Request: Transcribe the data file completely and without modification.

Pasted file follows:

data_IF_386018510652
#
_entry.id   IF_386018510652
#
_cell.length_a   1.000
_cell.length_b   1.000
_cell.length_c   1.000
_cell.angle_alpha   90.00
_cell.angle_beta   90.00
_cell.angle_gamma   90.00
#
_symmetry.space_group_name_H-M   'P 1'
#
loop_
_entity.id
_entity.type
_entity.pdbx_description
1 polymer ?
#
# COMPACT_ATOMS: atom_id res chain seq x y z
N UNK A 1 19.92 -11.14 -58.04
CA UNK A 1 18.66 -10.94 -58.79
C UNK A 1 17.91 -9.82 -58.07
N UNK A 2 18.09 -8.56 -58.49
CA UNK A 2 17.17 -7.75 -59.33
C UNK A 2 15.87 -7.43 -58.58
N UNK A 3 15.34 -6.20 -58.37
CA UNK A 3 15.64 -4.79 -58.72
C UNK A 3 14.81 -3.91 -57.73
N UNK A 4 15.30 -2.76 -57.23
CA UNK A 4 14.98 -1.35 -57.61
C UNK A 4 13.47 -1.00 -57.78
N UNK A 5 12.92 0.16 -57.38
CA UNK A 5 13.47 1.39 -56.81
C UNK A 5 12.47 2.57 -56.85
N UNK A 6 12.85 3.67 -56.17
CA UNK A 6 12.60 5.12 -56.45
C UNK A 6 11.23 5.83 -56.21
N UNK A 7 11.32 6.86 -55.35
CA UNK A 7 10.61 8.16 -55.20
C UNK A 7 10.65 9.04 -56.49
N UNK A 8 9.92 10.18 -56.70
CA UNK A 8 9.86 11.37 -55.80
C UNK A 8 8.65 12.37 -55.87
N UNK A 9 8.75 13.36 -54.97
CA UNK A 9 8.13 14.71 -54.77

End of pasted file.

data_IF_386018510652
#
_entry.id   IF_386018510652
#
_cell.length_a   1.000
_cell.length_b   1.000
_cell.length_c   1.000
_cell.angle_alpha   90.00
_cell.angle_beta   90.00
_cell.angle_gamma   90.00
#
_symmetry.space_group_name_H-M   'P 1'
#
loop_
_entity.id
_entity.type
_entity.pdbx_description
1 polymer ?
#
# COMPACT_ATOMS: atom_id res chain seq x y z
N UNK A 1 19.92 -11.14 -58.04
CA UNK A 1 18.66 -10.94 -58.79
C UNK A 1 17.91 -9.82 -58.07
N UNK A 2 18.09 -8.56 -58.49
CA UNK A 2 17.17 -7.75 -59.33
C UNK A 2 15.87 -7.43 -58.58
N UNK A 3 15.34 -6.20 -58.37
CA UNK A 3 15.64 -4.79 -58.72
C UNK A 3 14.81 -3.91 -57.73
N UNK A 4 15.30 -2.76 -57.23
CA UNK A 4 14.98 -1.35 -57.61
C UNK A 4 13.47 -1.00 -57.78
N UNK A 5 12.92 0.16 -57.38
CA UNK A 5 13.47 1.39 -56.81
C UNK A 5 12.47 2.57 -56.85
N UNK A 6 12.85 3.67 -56.17
CA UNK A 6 12.60 5.12 -56.45
C UNK A 6 11.23 5.83 -56.21
N UNK A 7 11.32 6.86 -55.35
CA UNK A 7 10.61 8.16 -55.20
C UNK A 7 10.65 9.04 -56.49
N UNK A 8 9.92 10.18 -56.70
CA UNK A 8 9.86 11.37 -55.80
C UNK A 8 8.65 12.37 -55.87
N UNK A 9 8.75 13.36 -54.97
CA UNK A 9 8.13 14.71 -54.77